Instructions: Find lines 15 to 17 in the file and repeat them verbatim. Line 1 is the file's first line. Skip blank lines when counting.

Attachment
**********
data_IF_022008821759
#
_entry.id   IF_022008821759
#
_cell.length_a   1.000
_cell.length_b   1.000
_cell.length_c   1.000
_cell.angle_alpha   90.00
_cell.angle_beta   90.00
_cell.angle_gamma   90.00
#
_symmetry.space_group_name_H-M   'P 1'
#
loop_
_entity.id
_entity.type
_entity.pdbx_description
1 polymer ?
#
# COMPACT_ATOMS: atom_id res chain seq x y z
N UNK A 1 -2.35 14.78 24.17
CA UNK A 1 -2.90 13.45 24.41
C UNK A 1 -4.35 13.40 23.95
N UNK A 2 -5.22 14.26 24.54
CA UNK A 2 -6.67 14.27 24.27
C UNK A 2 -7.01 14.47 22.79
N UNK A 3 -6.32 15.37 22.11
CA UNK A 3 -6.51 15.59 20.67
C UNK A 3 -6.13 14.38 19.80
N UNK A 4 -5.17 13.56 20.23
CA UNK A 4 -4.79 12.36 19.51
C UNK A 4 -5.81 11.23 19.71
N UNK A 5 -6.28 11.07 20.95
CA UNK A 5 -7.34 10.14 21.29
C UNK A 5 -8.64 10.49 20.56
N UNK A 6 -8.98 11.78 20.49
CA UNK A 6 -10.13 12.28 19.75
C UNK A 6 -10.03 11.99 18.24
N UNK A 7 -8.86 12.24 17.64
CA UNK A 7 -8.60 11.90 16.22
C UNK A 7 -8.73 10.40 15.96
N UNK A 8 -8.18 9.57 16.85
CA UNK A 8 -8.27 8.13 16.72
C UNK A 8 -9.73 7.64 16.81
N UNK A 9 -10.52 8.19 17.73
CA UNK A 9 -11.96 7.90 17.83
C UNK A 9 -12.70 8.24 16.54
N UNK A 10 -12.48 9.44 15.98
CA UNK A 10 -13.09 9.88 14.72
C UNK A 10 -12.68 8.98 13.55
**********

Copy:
_entity.id
_entity.type
_entity.pdbx_description